Norman Selfe

Tomorrow the English Wikipedia biography of  Norman Selfe will be featured on the main page. Not only is Norman a fascinatingly interesting fellow, but the very fact of his biography getting to this point is the culmination of a free-culture policy I helped create five years ago.

Norman Selfe, image from the SLNSW collection. gpo1_17900Norman was the president of both the Australian mechanical engineers’ and naval architects’ institutes as well as a member of both the British equivalent organisations. He was elected a full member of the English Institution of Civil Engineers and an honourary member of an American engineering association. He invented all sorts of things, including the first bicycle and refrigeration system in Australia. He founded the Royal Australian Historical Society, the Sydney Mechanics’ School of Arts as well as what has now become TAFE (Australia’s public vocational and technical training organisation – currently fighting to preserve its perpetually eroded funding) – Selfe even won the competition to design the Sydney harbour bridge. The Sydney suburb of Normanhurst was named after him during his lifetime. As the article says, “He was acknowledged upon his death as one of the best-known people in, and greatest individual influences upon, the city of Sydney.”

Selfe’s winning design for the proposed Harbour Bridge c. 1903

As a staunch advocate for the provision of practical and technical education to the masses, and the preservation of history, I suspect that Norman would have been very pleased with Wikipedia, open-access, and “maker” culture. I reckon he was a Wikipedian before his time and this Feature Article is a fitting tribute to his legacy.

However, that’s only half the story.
The original article on which the Wikipedia biography is based was written by ABC Radio National producer Catherine Freyne for the Dictionary of Sydney in 2009. Here is the original publication. At the time I was also working at The Dictionary and was the person who wrote their copyright policy which includes the option for authors to license their work under Creative Commons (CC-By-SA). Crucially, this makes the article content able to be both cited in, and imported into, Wikipedia (as I blogged about at the time).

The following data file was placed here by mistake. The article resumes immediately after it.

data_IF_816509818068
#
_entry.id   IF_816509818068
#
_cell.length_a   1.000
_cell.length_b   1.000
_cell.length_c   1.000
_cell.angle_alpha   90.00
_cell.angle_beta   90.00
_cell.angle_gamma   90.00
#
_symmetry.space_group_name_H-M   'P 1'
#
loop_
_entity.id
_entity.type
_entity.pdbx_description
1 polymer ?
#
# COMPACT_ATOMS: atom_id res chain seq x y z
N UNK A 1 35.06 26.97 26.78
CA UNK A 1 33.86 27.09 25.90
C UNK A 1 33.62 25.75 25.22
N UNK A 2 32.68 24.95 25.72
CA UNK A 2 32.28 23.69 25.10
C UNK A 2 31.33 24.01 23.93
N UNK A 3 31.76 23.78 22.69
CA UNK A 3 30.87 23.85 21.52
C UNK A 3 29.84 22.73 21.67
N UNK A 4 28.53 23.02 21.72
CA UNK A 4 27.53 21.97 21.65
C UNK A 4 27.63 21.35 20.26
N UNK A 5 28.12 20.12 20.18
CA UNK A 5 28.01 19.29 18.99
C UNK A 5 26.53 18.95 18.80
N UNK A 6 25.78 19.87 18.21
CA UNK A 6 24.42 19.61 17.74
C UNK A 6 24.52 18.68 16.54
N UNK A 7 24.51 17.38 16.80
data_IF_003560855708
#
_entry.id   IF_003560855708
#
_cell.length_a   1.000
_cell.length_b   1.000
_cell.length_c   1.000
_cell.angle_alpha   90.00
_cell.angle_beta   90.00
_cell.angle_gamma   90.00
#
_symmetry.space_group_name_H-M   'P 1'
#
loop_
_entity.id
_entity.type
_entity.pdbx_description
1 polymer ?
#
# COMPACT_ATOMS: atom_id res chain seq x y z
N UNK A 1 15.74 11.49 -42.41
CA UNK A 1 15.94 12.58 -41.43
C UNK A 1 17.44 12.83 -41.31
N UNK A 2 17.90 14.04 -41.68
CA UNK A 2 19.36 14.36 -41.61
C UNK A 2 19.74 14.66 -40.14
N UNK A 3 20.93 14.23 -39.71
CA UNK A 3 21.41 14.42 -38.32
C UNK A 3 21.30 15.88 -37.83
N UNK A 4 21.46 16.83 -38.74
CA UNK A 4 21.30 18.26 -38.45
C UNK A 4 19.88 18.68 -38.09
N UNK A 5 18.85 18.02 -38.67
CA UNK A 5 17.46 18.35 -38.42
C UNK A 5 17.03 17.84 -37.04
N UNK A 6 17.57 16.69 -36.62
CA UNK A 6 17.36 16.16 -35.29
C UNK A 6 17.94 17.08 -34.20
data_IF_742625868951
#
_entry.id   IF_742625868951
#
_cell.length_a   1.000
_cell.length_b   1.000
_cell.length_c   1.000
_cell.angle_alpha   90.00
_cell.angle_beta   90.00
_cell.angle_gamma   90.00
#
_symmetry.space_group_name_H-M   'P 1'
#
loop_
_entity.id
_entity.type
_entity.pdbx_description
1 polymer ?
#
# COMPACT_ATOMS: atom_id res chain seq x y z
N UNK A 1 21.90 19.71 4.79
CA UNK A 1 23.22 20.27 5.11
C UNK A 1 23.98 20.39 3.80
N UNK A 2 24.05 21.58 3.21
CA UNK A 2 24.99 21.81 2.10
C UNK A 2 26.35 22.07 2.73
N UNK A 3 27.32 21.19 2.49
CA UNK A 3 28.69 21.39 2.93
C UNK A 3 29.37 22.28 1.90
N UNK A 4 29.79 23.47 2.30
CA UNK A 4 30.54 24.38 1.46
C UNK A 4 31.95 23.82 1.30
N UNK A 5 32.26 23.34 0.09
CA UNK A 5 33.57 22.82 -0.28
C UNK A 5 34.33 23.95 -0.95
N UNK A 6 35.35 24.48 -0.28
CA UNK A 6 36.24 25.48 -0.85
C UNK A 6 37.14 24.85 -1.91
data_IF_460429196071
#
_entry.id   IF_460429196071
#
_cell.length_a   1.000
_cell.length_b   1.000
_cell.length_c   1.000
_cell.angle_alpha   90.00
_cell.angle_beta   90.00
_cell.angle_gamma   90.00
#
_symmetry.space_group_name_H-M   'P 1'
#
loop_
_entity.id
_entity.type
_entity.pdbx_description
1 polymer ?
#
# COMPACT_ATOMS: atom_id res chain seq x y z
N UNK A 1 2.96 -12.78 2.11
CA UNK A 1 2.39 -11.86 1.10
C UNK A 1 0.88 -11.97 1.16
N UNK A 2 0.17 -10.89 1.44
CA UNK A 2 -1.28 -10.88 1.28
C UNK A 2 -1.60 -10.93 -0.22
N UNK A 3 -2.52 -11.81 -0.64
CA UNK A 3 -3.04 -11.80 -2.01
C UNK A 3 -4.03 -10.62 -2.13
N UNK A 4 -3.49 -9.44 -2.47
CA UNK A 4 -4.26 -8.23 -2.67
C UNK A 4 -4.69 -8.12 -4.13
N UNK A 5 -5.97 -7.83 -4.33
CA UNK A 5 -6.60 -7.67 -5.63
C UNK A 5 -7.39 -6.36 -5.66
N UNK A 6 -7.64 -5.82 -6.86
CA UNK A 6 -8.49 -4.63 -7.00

Selfe’s 1891 scheme for remodelling transport in Sydney’s Rocks district

Since then I’ve gone on to import several Dictionary of Sydney articles to Wikipedia including, in chronological order: Glebe Island; John Mather (artist); Sydney artists’ camps; Hugo Alpen; Florence Violet McKenzie (a “Good Article” about Australia’s first female electrical engineer); AWA Tower; Henri L’Estrange (also a “Good Article” about this accident prone tightrope walker); Sydney Mechanics’ School of Arts; and of course Norman Selfe.

Tourists ride in a coal skip on the Selfe-designed rail incline – now the popular Sydney tourist destination “the Katoomba scenic railway”, 1915

Aafter all these years, this is the first article that I have taken to Feature status – so it’s particularly special to me. Also, because I nurtured Norman through “new”, “Did you know?”, “Good Article” and “Feature Article” processes I was given the “Four Award”, of which I am especially proud. I’ve made several hundred edits since importing Norman, added copious footnotes and taken it through four peer reviews (1, 2, 3, 4), but underneath it is still Catherine’s work – and as such she gets attribution at the very bottom of the article too.

The “Four award“. There are currently only 423 other such articles.

The final reason I’m particularly happy about this article appearing on the main page on Saturday is because, serendipitously, that is also the day that voting opens on the Wikimedia Foundation Board of Trustees community elections – for which I am a candidate. I didn’t nominate Norman to be “Today’s Featured Article” so I’m hoping this is a positive omen for the elections! Active Wikimedians – don’t forget to vote!!

Advertisements
This entry was posted in History, Wikimedia and tagged , , . Bookmark the permalink.